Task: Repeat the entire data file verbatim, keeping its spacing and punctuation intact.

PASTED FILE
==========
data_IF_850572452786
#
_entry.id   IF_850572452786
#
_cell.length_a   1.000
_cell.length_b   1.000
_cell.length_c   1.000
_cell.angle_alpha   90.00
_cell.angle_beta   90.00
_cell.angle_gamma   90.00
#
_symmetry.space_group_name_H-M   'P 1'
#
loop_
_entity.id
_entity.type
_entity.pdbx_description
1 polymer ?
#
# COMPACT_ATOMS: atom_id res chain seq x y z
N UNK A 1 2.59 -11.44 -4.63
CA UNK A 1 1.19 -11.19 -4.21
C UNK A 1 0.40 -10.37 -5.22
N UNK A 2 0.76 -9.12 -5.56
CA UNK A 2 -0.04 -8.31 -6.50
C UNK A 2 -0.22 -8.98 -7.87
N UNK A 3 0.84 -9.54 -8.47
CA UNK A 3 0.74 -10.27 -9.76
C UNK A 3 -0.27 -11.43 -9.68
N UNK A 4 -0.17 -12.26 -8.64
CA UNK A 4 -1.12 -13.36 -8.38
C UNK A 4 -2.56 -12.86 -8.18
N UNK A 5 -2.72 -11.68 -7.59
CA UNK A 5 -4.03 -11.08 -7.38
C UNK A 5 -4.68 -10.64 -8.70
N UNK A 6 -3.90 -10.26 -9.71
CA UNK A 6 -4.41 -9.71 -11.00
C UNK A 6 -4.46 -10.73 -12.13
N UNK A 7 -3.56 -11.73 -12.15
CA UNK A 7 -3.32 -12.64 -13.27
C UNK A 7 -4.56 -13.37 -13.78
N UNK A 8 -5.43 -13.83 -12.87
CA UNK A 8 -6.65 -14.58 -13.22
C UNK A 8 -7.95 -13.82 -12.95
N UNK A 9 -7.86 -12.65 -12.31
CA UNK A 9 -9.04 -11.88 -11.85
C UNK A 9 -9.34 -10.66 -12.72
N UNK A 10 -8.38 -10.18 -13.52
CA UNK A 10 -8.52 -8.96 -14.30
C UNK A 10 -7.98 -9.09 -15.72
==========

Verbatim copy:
data_IF_850572452786
#
_entry.id   IF_850572452786
#
_cell.length_a   1.000
_cell.length_b   1.000
_cell.length_c   1.000
_cell.angle_alpha   90.00
_cell.angle_beta   90.00
_cell.angle_gamma   90.00
#
_symmetry.space_group_name_H-M   'P 1'
#
loop_
_entity.id
_entity.type
_entity.pdbx_description
1 polymer ?
#
# COMPACT_ATOMS: atom_id res chain seq x y z
N UNK A 1 2.59 -11.44 -4.63
CA UNK A 1 1.19 -11.19 -4.21
C UNK A 1 0.40 -10.37 -5.22
N UNK A 2 0.76 -9.12 -5.56
CA UNK A 2 -0.04 -8.31 -6.50
C UNK A 2 -0.22 -8.98 -7.87
N UNK A 3 0.84 -9.54 -8.47
CA UNK A 3 0.74 -10.27 -9.76
C UNK A 3 -0.27 -11.43 -9.68
N UNK A 4 -0.17 -12.26 -8.64
CA UNK A 4 -1.12 -13.36 -8.38
C UNK A 4 -2.56 -12.86 -8.18
N UNK A 5 -2.72 -11.68 -7.59
CA UNK A 5 -4.03 -11.08 -7.38
C UNK A 5 -4.68 -10.64 -8.70
N UNK A 6 -3.90 -10.26 -9.71
CA UNK A 6 -4.41 -9.71 -11.00
C UNK A 6 -4.46 -10.73 -12.13
N UNK A 7 -3.56 -11.73 -12.15
CA UNK A 7 -3.32 -12.64 -13.27
C UNK A 7 -4.56 -13.37 -13.78
N UNK A 8 -5.43 -13.83 -12.87
CA UNK A 8 -6.65 -14.58 -13.22
C UNK A 8 -7.95 -13.82 -12.95
N UNK A 9 -7.86 -12.65 -12.31
CA UNK A 9 -9.04 -11.88 -11.85
C UNK A 9 -9.34 -10.66 -12.72
N UNK A 10 -8.38 -10.18 -13.52
CA UNK A 10 -8.52 -8.96 -14.30
C UNK A 10 -7.98 -9.09 -15.72